• the "dumb" - aka "trained monkeys" these are people that will only learn the very basics of the (usually very vertical) program(s) they use, nothing more, nothing less, they will change nothing in the setup the IT guy/gal prepares
  • the "artistic dumb" - aka "trained monkeys who fancy colours" these are the people that know nothing more than the first category BUT (since Windows 3.x times) like to change each and every icon in the system AND place ALL of them on the desktop, the result is a system that noone can use easily but them (yes, on all systems "my PC" is an icon representing more or less a computer, tendentially first icon on the top left, but on their computers it will be in fourth row, third column, with an icon representing the sun or the Apollo 11 :w00t:. They tend to think that they are "smart" or anyway much smarter than the first category, but remain "within the limits" of the basic settings of the OS GUI.
  • the "flat user" - aka the "productive kind", these people will leave, like the category #1 above, everything as setup initially, but will add no more than 5 or 6 icons (actually connected with the 5 or 6 programs they use) with a meaningful icon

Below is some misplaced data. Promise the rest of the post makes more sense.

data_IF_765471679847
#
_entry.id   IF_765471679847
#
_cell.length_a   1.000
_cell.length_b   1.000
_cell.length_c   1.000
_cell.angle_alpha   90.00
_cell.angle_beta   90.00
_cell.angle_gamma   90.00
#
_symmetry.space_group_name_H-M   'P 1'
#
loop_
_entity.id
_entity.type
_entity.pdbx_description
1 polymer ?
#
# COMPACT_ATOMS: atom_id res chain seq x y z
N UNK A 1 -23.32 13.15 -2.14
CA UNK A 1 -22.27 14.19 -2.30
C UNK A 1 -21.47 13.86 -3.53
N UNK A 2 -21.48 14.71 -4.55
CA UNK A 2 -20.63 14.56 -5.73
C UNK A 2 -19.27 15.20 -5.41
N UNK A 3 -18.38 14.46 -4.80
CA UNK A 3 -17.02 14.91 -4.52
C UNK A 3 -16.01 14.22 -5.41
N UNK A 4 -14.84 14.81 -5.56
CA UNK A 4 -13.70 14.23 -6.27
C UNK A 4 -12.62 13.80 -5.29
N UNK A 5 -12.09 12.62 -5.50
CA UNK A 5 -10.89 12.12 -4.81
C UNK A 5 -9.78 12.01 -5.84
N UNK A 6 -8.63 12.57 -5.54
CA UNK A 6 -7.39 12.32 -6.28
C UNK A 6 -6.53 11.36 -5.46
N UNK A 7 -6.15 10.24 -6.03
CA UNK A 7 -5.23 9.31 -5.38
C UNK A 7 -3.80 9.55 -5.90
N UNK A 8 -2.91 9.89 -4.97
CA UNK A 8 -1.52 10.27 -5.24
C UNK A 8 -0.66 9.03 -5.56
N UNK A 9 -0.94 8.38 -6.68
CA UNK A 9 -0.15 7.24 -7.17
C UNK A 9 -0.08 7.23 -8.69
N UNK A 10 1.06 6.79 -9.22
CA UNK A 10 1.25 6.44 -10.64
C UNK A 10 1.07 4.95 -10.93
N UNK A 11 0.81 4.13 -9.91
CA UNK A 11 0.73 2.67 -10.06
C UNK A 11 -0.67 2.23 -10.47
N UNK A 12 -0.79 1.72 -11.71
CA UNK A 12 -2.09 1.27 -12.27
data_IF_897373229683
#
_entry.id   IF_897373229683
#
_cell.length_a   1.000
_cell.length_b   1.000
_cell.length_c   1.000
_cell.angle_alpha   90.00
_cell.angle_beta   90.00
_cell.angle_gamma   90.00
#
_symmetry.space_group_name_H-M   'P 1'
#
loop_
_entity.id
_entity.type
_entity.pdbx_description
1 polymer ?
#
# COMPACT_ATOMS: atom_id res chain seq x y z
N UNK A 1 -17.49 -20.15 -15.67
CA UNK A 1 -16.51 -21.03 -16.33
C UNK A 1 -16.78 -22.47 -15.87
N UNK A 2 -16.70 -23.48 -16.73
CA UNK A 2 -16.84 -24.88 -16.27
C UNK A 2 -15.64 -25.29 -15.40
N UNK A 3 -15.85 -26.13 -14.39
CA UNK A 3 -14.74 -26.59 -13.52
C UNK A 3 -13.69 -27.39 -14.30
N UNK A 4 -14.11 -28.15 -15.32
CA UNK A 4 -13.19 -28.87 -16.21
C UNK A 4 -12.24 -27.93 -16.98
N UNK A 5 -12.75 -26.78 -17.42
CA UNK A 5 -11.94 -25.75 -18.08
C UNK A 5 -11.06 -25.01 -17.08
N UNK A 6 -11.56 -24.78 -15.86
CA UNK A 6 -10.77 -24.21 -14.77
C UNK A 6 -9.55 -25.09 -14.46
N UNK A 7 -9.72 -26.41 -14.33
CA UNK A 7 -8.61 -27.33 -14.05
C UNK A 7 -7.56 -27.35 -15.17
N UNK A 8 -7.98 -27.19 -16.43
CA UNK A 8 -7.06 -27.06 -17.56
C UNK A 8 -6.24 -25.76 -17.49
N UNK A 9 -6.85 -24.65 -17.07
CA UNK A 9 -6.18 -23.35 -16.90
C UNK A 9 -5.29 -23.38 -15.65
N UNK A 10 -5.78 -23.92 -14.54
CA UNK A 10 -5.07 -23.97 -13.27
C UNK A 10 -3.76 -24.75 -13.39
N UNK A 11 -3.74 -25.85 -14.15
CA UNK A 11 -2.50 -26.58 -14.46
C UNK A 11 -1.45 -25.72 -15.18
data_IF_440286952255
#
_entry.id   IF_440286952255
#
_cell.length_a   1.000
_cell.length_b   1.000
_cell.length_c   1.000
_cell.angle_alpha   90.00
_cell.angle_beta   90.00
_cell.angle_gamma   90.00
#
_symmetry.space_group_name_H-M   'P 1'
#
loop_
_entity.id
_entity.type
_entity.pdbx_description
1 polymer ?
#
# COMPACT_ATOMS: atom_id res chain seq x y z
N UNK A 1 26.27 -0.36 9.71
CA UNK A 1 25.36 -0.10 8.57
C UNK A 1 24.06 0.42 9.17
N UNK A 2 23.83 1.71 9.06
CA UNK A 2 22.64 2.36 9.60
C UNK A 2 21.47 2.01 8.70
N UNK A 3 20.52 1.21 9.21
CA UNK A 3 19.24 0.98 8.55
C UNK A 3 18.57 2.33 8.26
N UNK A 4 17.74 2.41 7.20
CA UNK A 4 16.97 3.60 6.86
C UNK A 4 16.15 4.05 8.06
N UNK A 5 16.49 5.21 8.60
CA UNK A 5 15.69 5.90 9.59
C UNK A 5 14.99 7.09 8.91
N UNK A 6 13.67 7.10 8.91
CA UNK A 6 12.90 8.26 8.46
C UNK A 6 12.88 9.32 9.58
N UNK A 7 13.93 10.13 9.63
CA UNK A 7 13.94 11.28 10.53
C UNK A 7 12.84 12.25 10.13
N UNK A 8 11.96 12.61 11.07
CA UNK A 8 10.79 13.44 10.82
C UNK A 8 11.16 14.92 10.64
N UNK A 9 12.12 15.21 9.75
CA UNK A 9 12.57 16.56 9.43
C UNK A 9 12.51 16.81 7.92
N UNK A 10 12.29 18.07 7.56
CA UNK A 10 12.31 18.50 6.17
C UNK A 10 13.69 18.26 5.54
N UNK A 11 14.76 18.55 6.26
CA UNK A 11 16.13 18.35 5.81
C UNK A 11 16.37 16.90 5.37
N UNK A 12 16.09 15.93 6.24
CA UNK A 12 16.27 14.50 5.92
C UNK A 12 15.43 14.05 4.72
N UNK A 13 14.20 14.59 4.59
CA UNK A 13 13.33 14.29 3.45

• the "curious jerk" - these people are the "dangerous ones", they are similar to category #2, BUT they will experiment, they will change extensions, move programs and data here and there, install (or attempt to install) any kind of crappy programs, etc. a noticeable part of the time they spend in front of computers is about experimenting (BTW without any actual knowledge of what they are doing), a sub-category of these will not only ruin their own installs/PCs, but they will also change (or induce to change) their coworkers installs and add any kind of "nice" app.
  • the "knowledgeable chap" these people are into two sub-categories, those that use their knowledge to actually customize (very slightly) their system in a way that easens or make faster their work experience (a super-set of the flat user) and those that use their knowledge to customize and add any kind of visual crap to the interface because it's nice or good looking (a super-set of both the "artistic dumb" and "curious jerks") while still doing "properly" (i.e. without damaging the normal use of the system, only bettering it's visual appearance).